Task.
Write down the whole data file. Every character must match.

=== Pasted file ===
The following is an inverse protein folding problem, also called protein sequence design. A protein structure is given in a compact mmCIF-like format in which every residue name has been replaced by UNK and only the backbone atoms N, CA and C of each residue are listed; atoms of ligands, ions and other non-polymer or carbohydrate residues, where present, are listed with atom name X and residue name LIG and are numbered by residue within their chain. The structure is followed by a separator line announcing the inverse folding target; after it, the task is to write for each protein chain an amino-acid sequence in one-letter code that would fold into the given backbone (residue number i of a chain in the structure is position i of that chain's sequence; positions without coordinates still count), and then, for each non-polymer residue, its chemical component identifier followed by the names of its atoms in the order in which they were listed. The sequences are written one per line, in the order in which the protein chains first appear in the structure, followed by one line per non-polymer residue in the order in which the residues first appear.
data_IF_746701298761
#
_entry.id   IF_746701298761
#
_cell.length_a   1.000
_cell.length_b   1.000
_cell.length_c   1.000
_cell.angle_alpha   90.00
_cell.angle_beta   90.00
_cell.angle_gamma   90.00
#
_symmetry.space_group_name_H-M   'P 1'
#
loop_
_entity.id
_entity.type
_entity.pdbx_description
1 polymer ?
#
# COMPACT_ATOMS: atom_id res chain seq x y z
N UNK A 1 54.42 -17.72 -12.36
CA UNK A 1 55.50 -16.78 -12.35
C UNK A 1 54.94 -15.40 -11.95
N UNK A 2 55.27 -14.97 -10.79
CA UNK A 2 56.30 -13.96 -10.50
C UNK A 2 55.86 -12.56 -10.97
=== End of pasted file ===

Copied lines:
The following is an inverse protein folding problem, also called protein sequence design. A protein structure is given in a compact mmCIF-like format in which every residue name has been replaced by UNK and only the backbone atoms N, CA and C of each residue are listed; atoms of ligands, ions and other non-polymer or carbohydrate residues, where present, are listed with atom name X and residue name LIG and are numbered by residue within their chain. The structure is followed by a separator line announcing the inverse folding target; after it, the task is to write for each protein chain an amino-acid sequence in one-letter code that would fold into the given backbone (residue number i of a chain in the structure is position i of that chain's sequence; positions without coordinates still count), and then, for each non-polymer residue, its chemical component identifier followed by the names of its atoms in the order in which they were listed. The sequences are written one per line, in the order in which the protein chains first appear in the structure, followed by one line per non-polymer residue in the order in which the residues first appear.
data_IF_746701298761
#
_entry.id   IF_746701298761
#
_cell.length_a   1.000
_cell.length_b   1.000
_cell.length_c   1.000
_cell.angle_alpha   90.00
_cell.angle_beta   90.00
_cell.angle_gamma   90.00
#
_symmetry.space_group_name_H-M   'P 1'
#
loop_
_entity.id
_entity.type
_entity.pdbx_description
1 polymer ?
#
# COMPACT_ATOMS: atom_id res chain seq x y z
N UNK A 1 54.42 -17.72 -12.36
CA UNK A 1 55.50 -16.78 -12.35
C UNK A 1 54.94 -15.40 -11.95
N UNK A 2 55.27 -14.97 -10.79
CA UNK A 2 56.30 -13.96 -10.50
C UNK A 2 55.86 -12.56 -10.97